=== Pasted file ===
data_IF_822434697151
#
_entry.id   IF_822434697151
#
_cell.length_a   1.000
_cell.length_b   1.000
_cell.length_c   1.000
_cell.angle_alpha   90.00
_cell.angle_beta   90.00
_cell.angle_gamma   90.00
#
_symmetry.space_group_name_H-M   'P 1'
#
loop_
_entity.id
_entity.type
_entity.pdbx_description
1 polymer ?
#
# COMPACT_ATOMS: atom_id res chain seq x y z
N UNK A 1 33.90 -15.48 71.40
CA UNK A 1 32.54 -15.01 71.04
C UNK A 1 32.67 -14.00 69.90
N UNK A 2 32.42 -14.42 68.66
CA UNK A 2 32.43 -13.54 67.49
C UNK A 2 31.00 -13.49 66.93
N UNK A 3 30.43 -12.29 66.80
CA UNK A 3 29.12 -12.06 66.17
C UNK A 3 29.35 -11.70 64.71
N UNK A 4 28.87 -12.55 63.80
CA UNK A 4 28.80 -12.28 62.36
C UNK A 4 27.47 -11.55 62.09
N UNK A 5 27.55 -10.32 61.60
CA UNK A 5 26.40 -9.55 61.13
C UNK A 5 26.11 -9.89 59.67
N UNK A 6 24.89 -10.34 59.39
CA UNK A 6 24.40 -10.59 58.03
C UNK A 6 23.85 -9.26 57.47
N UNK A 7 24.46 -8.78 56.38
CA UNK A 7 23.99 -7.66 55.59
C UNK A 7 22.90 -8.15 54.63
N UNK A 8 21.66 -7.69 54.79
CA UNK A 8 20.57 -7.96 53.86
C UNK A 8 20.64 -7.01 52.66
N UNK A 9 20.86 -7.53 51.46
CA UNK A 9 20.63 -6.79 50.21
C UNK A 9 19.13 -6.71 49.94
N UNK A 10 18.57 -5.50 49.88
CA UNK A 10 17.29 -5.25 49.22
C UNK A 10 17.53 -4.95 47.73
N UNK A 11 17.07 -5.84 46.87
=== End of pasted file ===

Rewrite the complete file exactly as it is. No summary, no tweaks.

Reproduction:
data_IF_822434697151
#
_entry.id   IF_822434697151
#
_cell.length_a   1.000
_cell.length_b   1.000
_cell.length_c   1.000
_cell.angle_alpha   90.00
_cell.angle_beta   90.00
_cell.angle_gamma   90.00
#
_symmetry.space_group_name_H-M   'P 1'
#
loop_
_entity.id
_entity.type
_entity.pdbx_description
1 polymer ?
#
# COMPACT_ATOMS: atom_id res chain seq x y z
N UNK A 1 33.90 -15.48 71.40
CA UNK A 1 32.54 -15.01 71.04
C UNK A 1 32.67 -14.00 69.90
N UNK A 2 32.42 -14.42 68.66
CA UNK A 2 32.43 -13.54 67.49
C UNK A 2 31.00 -13.49 66.93
N UNK A 3 30.43 -12.29 66.80
CA UNK A 3 29.12 -12.06 66.17
C UNK A 3 29.35 -11.70 64.71
N UNK A 4 28.87 -12.55 63.80
CA UNK A 4 28.80 -12.28 62.36
C UNK A 4 27.47 -11.55 62.09
N UNK A 5 27.55 -10.32 61.60
CA UNK A 5 26.40 -9.55 61.13
C UNK A 5 26.11 -9.89 59.67
N UNK A 6 24.89 -10.34 59.39
CA UNK A 6 24.40 -10.59 58.03
C UNK A 6 23.85 -9.26 57.47
N UNK A 7 24.46 -8.78 56.38
CA UNK A 7 23.99 -7.66 55.59
C UNK A 7 22.90 -8.15 54.63
N UNK A 8 21.66 -7.69 54.79
CA UNK A 8 20.57 -7.96 53.86
C UNK A 8 20.64 -7.01 52.66
N UNK A 9 20.86 -7.53 51.46
CA UNK A 9 20.63 -6.79 50.21
C UNK A 9 19.13 -6.71 49.94
N UNK A 10 18.57 -5.50 49.88
CA UNK A 10 17.29 -5.25 49.22
C UNK A 10 17.53 -4.95 47.73
N UNK A 11 17.07 -5.84 46.87